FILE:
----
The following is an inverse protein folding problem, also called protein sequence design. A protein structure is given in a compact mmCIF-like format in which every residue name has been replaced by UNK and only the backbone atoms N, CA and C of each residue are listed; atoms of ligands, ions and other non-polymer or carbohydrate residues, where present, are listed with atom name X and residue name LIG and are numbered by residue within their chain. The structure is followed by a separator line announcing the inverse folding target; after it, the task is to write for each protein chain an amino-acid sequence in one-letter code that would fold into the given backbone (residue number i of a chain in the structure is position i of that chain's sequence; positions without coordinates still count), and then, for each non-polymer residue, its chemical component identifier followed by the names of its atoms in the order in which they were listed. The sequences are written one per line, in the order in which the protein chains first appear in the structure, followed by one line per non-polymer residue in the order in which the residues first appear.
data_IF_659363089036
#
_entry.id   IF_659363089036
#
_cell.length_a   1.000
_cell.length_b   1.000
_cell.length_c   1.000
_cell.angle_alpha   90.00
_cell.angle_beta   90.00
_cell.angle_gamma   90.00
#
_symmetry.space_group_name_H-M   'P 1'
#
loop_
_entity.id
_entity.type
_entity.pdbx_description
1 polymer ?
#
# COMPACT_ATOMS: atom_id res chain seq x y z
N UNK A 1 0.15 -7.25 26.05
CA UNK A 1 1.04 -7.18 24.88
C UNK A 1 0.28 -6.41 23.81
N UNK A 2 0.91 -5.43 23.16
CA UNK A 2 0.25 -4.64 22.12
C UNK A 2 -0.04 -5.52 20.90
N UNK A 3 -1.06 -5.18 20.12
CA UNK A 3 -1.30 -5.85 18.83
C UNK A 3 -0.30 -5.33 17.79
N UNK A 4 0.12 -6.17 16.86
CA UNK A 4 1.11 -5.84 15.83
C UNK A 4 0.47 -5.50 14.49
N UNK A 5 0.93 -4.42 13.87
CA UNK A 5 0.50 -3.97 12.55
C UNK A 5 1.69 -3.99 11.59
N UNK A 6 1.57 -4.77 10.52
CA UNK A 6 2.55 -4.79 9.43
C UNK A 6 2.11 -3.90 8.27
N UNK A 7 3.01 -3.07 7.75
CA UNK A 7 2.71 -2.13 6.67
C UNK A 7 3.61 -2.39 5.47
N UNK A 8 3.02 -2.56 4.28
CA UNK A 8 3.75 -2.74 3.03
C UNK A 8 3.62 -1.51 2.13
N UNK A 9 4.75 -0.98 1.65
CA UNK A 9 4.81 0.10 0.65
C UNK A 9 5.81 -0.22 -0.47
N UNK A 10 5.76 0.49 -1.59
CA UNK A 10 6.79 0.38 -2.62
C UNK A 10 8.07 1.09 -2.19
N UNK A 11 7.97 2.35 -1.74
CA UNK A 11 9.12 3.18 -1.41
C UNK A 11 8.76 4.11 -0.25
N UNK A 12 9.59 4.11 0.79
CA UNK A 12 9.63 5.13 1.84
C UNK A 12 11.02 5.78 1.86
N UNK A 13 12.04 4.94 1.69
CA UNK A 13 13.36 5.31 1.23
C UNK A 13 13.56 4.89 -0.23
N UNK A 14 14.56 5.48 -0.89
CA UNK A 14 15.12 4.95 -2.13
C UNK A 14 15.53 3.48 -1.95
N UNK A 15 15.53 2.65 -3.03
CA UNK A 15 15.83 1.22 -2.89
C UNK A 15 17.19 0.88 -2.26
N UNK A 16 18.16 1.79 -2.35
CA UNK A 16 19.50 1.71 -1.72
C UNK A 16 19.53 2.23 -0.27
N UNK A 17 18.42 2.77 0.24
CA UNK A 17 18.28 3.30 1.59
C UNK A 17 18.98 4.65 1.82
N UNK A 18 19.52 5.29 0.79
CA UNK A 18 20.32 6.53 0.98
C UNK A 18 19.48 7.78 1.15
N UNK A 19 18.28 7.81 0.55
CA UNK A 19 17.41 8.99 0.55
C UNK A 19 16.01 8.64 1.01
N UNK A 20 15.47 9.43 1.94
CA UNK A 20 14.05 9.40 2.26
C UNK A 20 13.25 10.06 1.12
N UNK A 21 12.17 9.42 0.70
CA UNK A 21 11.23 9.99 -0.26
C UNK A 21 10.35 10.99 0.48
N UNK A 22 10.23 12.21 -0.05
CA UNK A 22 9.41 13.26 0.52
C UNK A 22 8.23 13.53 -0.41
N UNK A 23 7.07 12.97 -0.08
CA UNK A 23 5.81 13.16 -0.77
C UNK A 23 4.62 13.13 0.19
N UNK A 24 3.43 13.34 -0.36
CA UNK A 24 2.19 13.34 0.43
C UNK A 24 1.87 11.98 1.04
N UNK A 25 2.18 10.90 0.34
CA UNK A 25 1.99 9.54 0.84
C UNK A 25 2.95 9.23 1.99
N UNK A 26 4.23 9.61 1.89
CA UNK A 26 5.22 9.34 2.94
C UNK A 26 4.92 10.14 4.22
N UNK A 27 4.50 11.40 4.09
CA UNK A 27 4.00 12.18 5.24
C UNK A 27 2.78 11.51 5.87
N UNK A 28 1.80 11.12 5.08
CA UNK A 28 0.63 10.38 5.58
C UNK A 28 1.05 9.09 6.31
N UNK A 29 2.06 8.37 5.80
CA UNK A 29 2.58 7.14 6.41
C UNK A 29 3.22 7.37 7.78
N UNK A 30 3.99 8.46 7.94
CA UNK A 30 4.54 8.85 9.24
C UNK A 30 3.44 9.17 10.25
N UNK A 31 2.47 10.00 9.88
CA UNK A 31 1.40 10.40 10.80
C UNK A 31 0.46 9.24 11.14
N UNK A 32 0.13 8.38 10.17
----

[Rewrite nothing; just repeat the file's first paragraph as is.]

The following is an inverse protein folding problem, also called protein sequence design. A protein structure is given in a compact mmCIF-like format in which every residue name has been replaced by UNK and only the backbone atoms N, CA and C of each residue are listed; atoms of ligands, ions and other non-polymer or carbohydrate residues, where present, are listed with atom name X and residue name LIG and are numbered by residue within their chain. The structure is followed by a separator line announcing the inverse folding target; after it, the task is to write for each protein chain an amino-acid sequence in one-letter code that would fold into the given backbone (residue number i of a chain in the structure is position i of that chain's sequence; positions without coordinates still count), and then, for each non-polymer residue, its chemical component identifier followed by the names of its atoms in the order in which they were listed. The sequences are written one per line, in the order in which the protein chains first appear in the structure, followed by one line per non-polymer residue in the order in which the residues first appear.